D&D 5E The skill system is one dimensional.

I've mentioned this in another thread before. I think, at certain levels of play, a player should be able to choose abilities for skills so they should be able to tackle problems that, currently, only spells can do. This legendary rogue is so good at picking locks, he can open a portal to another dimension. (for example). The Fighter can jump 50 feet in the air or the bard balance on a twig.

That kind of thing.

How to do that, mechanically, to make it balanced and interesting? I don't know. I just feel there's a whole part of the game that's untapped.

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B/X Known World
In my opinion the current system is excessively granular while at the same time considering improvements only along one dimension.
Yep. They should remove the skill subsystem entirely and only use the abilities. Classes get trained in two abilities (from their saves) and they should get that bonus for all ability checks. Done. No need for the weird skill subsystem.


A suffusion of yellow
In my hypothetical homebrew I tied Skills and Knacks (Feat) together so you get the Attribute + skill + knack to do something awesome (knacks are stackable)

so Mario has the Knack “Multi Jump” which lets him extend his verticle Jump distance by rolling successful Athletics checks for each increase (double/triple/quadruple) *if he is by a wall Mario gets advantage

Bowser gets a Body slam knack that turns his jump into an attack (successful athletics check) that causes a 10ft AoE

Princess Peach on the other hand has the Glide knack which on a successful acrobatics check allows her to glide 5ft forward for every 1ft of verticle height in her jump.

something like that, I’d have to go search for notes to recall fully


Yep. They should remove the skill subsystem entirely and only use the abilities. Classes get trained in two abilities (from their saves) and they should get that bonus for all ability checks. Done. No need for the weird skill subsystem.
Sound a lot like Castles & Crusades. I kind of like it, but it does result in weird scenarios where Wisdom-based classes like Clerics are suddenly better than rangers at tracking and wilderness survival.


I agree with the OP that PCs with very high skill levels should be able to do astonishing, nigh-magical things. What are these things? For some skills it is easier to imagine than others, partly because some skills are narrow and others are wide. Thieves Tools : disarm magical locks and traps, is fairly obvious. What should someone with +20 in survival be able to do? I have no ideas right now.

Perhaps the best solution is open-ended : let the players propose something like "exemplar trick" in the normal course of play - special uses of mundane skills that break the normal rules. The DM sets a DC of 30+ : if they succeed once then they can attempt the action again at DC25, so it becomes a more reliable part of their ability suite henceforth. The number of such tricks could be limited to your proficiency bonus.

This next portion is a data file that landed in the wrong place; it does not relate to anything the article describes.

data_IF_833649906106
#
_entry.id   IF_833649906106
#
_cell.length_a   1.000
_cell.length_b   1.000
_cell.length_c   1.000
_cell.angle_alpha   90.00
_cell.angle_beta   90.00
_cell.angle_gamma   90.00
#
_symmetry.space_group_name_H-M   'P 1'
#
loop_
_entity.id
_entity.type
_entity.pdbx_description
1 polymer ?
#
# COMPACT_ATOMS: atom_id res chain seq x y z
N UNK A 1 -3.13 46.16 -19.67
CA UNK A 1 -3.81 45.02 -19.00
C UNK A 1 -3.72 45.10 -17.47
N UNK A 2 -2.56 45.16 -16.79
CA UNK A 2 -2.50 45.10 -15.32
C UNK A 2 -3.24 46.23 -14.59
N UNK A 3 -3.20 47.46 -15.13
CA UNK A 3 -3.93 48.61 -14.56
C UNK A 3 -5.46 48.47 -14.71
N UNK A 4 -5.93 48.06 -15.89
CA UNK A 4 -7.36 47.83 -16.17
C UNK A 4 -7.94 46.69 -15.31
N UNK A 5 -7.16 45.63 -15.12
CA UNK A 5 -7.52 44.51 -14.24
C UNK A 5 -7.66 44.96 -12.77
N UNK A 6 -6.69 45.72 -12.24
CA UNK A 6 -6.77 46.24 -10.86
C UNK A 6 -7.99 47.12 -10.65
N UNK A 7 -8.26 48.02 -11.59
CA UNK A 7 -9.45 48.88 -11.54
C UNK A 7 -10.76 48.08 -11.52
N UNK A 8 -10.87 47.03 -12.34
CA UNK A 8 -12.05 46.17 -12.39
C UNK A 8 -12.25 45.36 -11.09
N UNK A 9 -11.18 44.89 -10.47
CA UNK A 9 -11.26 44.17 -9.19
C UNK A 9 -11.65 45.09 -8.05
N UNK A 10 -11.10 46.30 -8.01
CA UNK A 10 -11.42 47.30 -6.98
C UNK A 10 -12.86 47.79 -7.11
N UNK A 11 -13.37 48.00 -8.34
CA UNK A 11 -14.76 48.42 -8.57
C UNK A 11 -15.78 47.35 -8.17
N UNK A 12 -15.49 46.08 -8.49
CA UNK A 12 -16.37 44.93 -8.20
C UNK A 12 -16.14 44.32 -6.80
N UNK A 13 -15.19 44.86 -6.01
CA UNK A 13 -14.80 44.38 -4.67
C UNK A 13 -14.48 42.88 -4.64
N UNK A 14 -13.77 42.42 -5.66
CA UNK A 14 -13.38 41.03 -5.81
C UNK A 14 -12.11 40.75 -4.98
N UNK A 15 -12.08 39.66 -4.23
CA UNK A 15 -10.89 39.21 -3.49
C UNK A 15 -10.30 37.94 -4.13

So if your acrobatic elf bard wants to be able to balance and run across the flexible twigs of a forest canopy that's one trick they can attempt.


A suffusion of yellow
. What should someone with +20 in survival be able to do? I have no ideas right now.

Signs of Nature:
By observing the signs of nature including cloud formations amd reflection, scents on the wind, plant distribution and bird and insect habits You gain knowledge of surrounding area in a 3 miles radius. You make a Survival check and can note three facts of your choice for each minute spent observing your surroundings, about the following subjects as they relate to the area:
  • terrain and bodies of water
  • prevalent plants, minerals, animals, or peoples` creatures in the area
  • Powerful Unnatural influences eg celestials, fey, fiends, elementals, or undead
  • influence from other planes of existence
  • buildings
(its Commune with Nature (Divination, Ritual), Spell is Level 5)

Read the Tracks : (Aragorns trick)
With a survival check You are able to identify tracks and sign in the surrounding area and use them to reconstruct any major occurance in the past 3 days Including
  • the type and number of creatures or vehicles that passed
  • the direction and speed they were moving
  • the state of their health
  • whether they were wearing armor
  • if they were carrying anything extra
  • if any major actions besides movement occured
  • how long since they left the area
Restful Shelter
With a successful Survival Check You can set up a short rest stop that gives the benefit of a Long Rest to up to Nine creatures of Medium size.
or just go with a Skill based Tiny Hut
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Few things can help skill system while not reworking 5E skill system completely.

1st: drop the d20 from skills. It's completely unreliable. Replace it with 3d6.

2nd: as it was introduced in XGtE for tools, add things that you can do with skills if you have proficiency.
Add more advanced features for those that have expertise.
This things can be automatic or require a skill check.

alternative for 1st solution:
Have a weaker version of rogues reliable talent for all.

I.E. if you are proficiency in a skill/tool, every roll on d20 lower than 5 is counted as 5.
If you have expertise in a skill/tool, every roll on d20 lower than 7 is counted as 7.
If you are rogue with reliable talent, every roll on d20 lower than 10 is counted as 10.
If you are rogue with reliable talent and you have expertise in a skill or a toll, every roll on d20 lower than 12 is counted as 12.

In my opinion the current system is excessively granular while at the same time considering improvements only along one dimension. It's focused on maximising this one single number that represents how likely you are to succeed if you use that skill. It's uninteresting. Isn't it more interesting to think about skills as something that changes how you can interact with the world? It's not interesting to know that you have a 50% chance of picking this one lock, but it's interesting to know that you have a 50% chance of picking that lock without any tools at hand, just using your hands and nothing else.
I would strongly urge you to consider that +1 is not +1, but more like adding 5%. A rather large difference.